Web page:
I get this question fairly often, and it’s a good one. It usually goes something like this: a person had a total hip replacement several years ago. A few years pass. Then out of the blue the individual receives a letter from the artificial hip manufacturer or from the implanting surgeon explaining that a recall has been issued for the artificial hip components implanted. (And these are the lucky patients; many people who receive an artificial hip that was later recalled never get notification from their doctor, the manufacturer, or anyone. They don’t discover they have a defective artificial hip until the pain, metallosis, or other injury develops.) If I were in this position, and I received a recalled artificial hip, I would want to know: Should I have the recalled hip removed? And should I have the hip removed immediately?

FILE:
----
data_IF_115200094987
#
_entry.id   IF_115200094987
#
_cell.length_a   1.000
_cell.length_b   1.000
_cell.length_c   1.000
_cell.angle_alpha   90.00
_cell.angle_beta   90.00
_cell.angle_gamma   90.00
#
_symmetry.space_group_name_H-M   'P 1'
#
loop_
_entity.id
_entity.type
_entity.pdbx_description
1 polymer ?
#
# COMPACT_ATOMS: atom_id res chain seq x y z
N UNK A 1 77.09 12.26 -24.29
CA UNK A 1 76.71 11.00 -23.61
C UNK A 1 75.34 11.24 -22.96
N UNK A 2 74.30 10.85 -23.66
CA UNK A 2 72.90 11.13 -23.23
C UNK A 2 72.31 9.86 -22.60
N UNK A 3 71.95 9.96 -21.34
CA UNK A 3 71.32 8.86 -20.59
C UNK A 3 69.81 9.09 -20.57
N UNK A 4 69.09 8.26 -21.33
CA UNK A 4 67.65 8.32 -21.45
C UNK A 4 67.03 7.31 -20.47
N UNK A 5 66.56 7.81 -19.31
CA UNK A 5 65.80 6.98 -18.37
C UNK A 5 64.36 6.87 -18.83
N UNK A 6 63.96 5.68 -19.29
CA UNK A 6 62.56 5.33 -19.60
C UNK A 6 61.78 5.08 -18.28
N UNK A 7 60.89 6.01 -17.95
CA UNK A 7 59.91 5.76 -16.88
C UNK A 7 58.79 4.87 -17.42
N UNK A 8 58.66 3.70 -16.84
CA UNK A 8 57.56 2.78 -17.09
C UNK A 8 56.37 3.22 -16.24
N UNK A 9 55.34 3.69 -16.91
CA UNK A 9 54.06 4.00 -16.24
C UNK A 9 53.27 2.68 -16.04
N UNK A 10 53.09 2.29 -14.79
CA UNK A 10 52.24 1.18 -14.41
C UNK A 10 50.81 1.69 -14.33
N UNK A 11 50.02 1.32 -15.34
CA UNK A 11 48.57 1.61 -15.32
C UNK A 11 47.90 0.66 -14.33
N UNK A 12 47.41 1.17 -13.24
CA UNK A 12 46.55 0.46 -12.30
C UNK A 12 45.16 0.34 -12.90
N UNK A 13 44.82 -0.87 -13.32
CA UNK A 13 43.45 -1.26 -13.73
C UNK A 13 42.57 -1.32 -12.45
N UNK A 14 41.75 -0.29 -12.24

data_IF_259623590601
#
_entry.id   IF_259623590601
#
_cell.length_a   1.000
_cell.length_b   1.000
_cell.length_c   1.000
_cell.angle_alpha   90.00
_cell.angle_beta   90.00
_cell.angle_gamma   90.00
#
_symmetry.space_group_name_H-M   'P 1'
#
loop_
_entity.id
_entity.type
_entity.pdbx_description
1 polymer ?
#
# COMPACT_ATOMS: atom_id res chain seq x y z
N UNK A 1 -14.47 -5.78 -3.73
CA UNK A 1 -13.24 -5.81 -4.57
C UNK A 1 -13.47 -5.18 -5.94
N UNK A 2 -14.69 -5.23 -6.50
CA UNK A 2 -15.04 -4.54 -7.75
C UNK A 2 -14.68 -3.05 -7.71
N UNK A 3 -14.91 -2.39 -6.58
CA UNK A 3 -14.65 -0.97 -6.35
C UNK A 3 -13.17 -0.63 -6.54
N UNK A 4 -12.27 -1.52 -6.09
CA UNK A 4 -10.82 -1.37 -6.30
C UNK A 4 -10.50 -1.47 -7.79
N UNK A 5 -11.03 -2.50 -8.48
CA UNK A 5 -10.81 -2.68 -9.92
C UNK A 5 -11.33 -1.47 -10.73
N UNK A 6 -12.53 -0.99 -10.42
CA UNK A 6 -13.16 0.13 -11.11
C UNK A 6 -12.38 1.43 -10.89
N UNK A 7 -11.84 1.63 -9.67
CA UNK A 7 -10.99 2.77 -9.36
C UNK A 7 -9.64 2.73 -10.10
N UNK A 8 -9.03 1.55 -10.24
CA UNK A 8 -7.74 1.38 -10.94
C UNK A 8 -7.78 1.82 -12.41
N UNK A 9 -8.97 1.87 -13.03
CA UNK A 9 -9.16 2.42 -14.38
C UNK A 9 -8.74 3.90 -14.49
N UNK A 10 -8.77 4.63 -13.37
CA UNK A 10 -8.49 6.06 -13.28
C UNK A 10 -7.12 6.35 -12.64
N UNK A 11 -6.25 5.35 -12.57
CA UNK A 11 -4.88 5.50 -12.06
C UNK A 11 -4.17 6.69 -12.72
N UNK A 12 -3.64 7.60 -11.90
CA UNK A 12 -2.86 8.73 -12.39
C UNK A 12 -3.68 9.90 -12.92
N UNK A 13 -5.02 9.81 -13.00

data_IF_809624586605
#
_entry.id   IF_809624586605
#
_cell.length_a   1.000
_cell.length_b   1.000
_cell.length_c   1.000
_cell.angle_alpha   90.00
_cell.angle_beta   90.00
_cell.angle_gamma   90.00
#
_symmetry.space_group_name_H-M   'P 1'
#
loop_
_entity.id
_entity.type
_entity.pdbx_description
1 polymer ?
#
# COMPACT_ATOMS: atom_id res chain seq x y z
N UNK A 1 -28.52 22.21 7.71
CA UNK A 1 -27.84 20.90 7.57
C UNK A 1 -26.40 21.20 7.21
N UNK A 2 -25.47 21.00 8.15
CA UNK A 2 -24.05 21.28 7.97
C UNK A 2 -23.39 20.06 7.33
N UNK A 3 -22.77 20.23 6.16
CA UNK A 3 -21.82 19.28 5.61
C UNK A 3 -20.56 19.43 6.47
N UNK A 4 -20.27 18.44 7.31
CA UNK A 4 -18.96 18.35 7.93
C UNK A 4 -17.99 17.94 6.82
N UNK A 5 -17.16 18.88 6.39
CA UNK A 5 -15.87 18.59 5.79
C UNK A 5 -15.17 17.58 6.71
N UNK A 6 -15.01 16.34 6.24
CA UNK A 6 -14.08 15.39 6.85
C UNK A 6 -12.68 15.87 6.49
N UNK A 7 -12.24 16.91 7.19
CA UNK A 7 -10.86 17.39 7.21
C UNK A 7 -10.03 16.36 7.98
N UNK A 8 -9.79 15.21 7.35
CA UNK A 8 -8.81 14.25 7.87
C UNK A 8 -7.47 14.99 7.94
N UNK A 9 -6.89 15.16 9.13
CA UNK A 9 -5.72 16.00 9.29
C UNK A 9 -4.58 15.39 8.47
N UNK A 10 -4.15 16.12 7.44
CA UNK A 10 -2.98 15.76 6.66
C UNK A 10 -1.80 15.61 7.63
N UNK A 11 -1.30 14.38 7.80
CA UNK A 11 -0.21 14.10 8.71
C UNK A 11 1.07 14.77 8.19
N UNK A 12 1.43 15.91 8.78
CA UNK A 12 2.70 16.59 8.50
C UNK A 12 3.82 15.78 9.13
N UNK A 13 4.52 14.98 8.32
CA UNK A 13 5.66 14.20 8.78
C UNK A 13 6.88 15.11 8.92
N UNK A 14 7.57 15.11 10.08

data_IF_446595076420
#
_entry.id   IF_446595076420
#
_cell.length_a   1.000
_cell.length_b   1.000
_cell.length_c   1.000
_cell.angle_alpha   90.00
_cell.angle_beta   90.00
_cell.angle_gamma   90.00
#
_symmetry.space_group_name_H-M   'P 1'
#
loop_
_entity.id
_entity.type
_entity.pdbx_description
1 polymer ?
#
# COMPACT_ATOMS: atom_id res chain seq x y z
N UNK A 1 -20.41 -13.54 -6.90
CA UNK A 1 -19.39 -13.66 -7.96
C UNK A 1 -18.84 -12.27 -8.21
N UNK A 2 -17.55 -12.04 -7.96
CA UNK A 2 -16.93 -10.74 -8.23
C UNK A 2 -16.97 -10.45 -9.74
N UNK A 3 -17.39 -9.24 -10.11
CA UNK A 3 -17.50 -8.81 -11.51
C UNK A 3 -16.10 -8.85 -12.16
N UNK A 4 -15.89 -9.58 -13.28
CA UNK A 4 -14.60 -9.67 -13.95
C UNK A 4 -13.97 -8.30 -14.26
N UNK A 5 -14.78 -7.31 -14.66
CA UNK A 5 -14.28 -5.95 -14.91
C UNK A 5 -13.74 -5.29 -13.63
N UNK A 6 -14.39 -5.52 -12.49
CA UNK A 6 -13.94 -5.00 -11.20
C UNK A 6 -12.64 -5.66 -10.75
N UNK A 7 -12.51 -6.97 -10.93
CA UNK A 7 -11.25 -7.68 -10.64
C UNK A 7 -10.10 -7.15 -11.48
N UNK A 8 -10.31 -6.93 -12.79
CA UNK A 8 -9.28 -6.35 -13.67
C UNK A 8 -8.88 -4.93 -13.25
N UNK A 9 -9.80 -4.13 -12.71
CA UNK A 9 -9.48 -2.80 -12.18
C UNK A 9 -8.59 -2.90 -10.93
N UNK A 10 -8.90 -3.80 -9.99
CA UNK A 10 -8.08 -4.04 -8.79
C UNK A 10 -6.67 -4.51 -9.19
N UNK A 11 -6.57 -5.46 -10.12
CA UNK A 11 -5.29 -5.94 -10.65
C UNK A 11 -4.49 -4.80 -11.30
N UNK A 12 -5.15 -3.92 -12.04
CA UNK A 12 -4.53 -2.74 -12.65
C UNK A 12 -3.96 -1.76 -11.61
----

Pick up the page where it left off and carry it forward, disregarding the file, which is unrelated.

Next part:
As with most things in life, the answer is not simple.

I have been a product liability lawyer for many years now, and in that time I have spoken with hundreds of people suffering from defective products. I have heard dozens of variations on a similar narrative. While this is neither medical nor legal advice, here are my suggestions:

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Female soldier wearing 3M Earplugs suffers hearing damage
Hearing loss is awful no matter how it happens. I’m sure it has been stellar to play guitar for The Who, as Pete Townshend has done for decades. Sadly though he now suffers from serious hearing loss and tinnitus. Townshend contracted noise-induced hearing loss (NIHL) after years standing too close to powerful amplifiers projecting extremely loud rock music. Eric Clapton has also suffered hearing loss because of his work as a blues guitarist and rock musician. Townshend and Clapton have had legendary careers, but their suffering today from hearing loss is very real and awful.